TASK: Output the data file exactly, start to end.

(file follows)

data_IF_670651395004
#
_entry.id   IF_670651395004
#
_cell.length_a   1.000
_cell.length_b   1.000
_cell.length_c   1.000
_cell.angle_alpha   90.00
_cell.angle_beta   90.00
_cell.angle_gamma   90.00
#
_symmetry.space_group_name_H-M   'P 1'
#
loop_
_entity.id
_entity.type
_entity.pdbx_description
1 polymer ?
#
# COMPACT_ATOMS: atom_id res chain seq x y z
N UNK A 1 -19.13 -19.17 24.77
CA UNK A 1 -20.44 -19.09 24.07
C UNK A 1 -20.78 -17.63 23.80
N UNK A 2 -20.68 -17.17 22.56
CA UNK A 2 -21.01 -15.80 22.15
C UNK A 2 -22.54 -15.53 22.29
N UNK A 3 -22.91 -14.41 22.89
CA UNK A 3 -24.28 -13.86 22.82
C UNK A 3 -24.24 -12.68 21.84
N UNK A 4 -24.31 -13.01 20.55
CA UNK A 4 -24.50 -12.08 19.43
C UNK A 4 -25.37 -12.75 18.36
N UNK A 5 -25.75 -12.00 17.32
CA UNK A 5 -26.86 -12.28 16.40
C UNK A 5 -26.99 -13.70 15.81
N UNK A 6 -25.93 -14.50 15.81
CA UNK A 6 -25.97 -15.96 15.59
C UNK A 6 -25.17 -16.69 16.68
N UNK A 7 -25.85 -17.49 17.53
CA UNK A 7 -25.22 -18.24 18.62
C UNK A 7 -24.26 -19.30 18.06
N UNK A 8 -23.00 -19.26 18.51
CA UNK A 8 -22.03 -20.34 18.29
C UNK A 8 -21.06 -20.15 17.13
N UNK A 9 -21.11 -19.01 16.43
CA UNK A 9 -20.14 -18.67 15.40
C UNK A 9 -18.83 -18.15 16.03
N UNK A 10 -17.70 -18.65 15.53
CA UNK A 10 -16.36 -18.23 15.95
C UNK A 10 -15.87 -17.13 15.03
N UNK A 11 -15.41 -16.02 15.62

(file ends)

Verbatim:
data_IF_670651395004
#
_entry.id   IF_670651395004
#
_cell.length_a   1.000
_cell.length_b   1.000
_cell.length_c   1.000
_cell.angle_alpha   90.00
_cell.angle_beta   90.00
_cell.angle_gamma   90.00
#
_symmetry.space_group_name_H-M   'P 1'
#
loop_
_entity.id
_entity.type
_entity.pdbx_description
1 polymer ?
#
# COMPACT_ATOMS: atom_id res chain seq x y z
N UNK A 1 -19.13 -19.17 24.77
CA UNK A 1 -20.44 -19.09 24.07
C UNK A 1 -20.78 -17.63 23.80
N UNK A 2 -20.68 -17.17 22.56
CA UNK A 2 -21.01 -15.80 22.15
C UNK A 2 -22.54 -15.53 22.29
N UNK A 3 -22.91 -14.41 22.89
CA UNK A 3 -24.28 -13.86 22.82
C UNK A 3 -24.24 -12.68 21.84
N UNK A 4 -24.31 -13.01 20.55
CA UNK A 4 -24.50 -12.08 19.43
C UNK A 4 -25.37 -12.75 18.36
N UNK A 5 -25.75 -12.00 17.32
CA UNK A 5 -26.86 -12.28 16.40
C UNK A 5 -26.99 -13.70 15.81
N UNK A 6 -25.93 -14.50 15.81
CA UNK A 6 -25.97 -15.96 15.59
C UNK A 6 -25.17 -16.69 16.68
N UNK A 7 -25.85 -17.49 17.53
CA UNK A 7 -25.22 -18.24 18.62
C UNK A 7 -24.26 -19.30 18.06
N UNK A 8 -23.00 -19.26 18.51
CA UNK A 8 -22.03 -20.34 18.29
C UNK A 8 -21.06 -20.15 17.13
N UNK A 9 -21.11 -19.01 16.43
CA UNK A 9 -20.14 -18.67 15.40
C UNK A 9 -18.83 -18.15 16.03
N UNK A 10 -17.70 -18.65 15.53
CA UNK A 10 -16.36 -18.23 15.95
C UNK A 10 -15.87 -17.13 15.03
N UNK A 11 -15.41 -16.02 15.62